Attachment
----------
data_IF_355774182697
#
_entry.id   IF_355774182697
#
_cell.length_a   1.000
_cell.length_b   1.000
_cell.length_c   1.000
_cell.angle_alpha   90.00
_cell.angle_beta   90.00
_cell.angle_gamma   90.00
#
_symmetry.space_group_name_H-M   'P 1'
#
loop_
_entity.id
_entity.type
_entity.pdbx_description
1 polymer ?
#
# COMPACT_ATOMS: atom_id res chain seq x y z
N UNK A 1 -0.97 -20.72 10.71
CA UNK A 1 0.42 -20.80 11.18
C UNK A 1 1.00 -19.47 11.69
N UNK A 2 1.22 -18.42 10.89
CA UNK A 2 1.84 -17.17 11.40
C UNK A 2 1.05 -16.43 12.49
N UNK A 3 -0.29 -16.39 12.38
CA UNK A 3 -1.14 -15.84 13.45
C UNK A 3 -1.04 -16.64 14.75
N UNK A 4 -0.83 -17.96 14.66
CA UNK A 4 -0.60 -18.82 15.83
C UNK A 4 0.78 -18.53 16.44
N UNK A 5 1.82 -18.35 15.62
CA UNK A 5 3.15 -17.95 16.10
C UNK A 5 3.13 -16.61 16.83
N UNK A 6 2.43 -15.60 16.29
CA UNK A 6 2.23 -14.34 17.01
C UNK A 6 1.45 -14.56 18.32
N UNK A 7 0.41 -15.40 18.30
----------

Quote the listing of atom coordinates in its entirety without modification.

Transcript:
data_IF_355774182697
#
_entry.id   IF_355774182697
#
_cell.length_a   1.000
_cell.length_b   1.000
_cell.length_c   1.000
_cell.angle_alpha   90.00
_cell.angle_beta   90.00
_cell.angle_gamma   90.00
#
_symmetry.space_group_name_H-M   'P 1'
#
loop_
_entity.id
_entity.type
_entity.pdbx_description
1 polymer ?
#
# COMPACT_ATOMS: atom_id res chain seq x y z
N UNK A 1 -0.97 -20.72 10.71
CA UNK A 1 0.42 -20.80 11.18
C UNK A 1 1.00 -19.47 11.69
N UNK A 2 1.22 -18.42 10.89
CA UNK A 2 1.84 -17.17 11.40
C UNK A 2 1.05 -16.43 12.49
N UNK A 3 -0.29 -16.39 12.38
CA UNK A 3 -1.14 -15.84 13.45
C UNK A 3 -1.04 -16.64 14.75
N UNK A 4 -0.83 -17.96 14.66
CA UNK A 4 -0.60 -18.82 15.83
C UNK A 4 0.78 -18.53 16.44
N UNK A 5 1.82 -18.35 15.62
CA UNK A 5 3.15 -17.95 16.10
C UNK A 5 3.13 -16.61 16.83
N UNK A 6 2.43 -15.60 16.29
CA UNK A 6 2.23 -14.34 17.01
C UNK A 6 1.45 -14.56 18.32
N UNK A 7 0.41 -15.40 18.30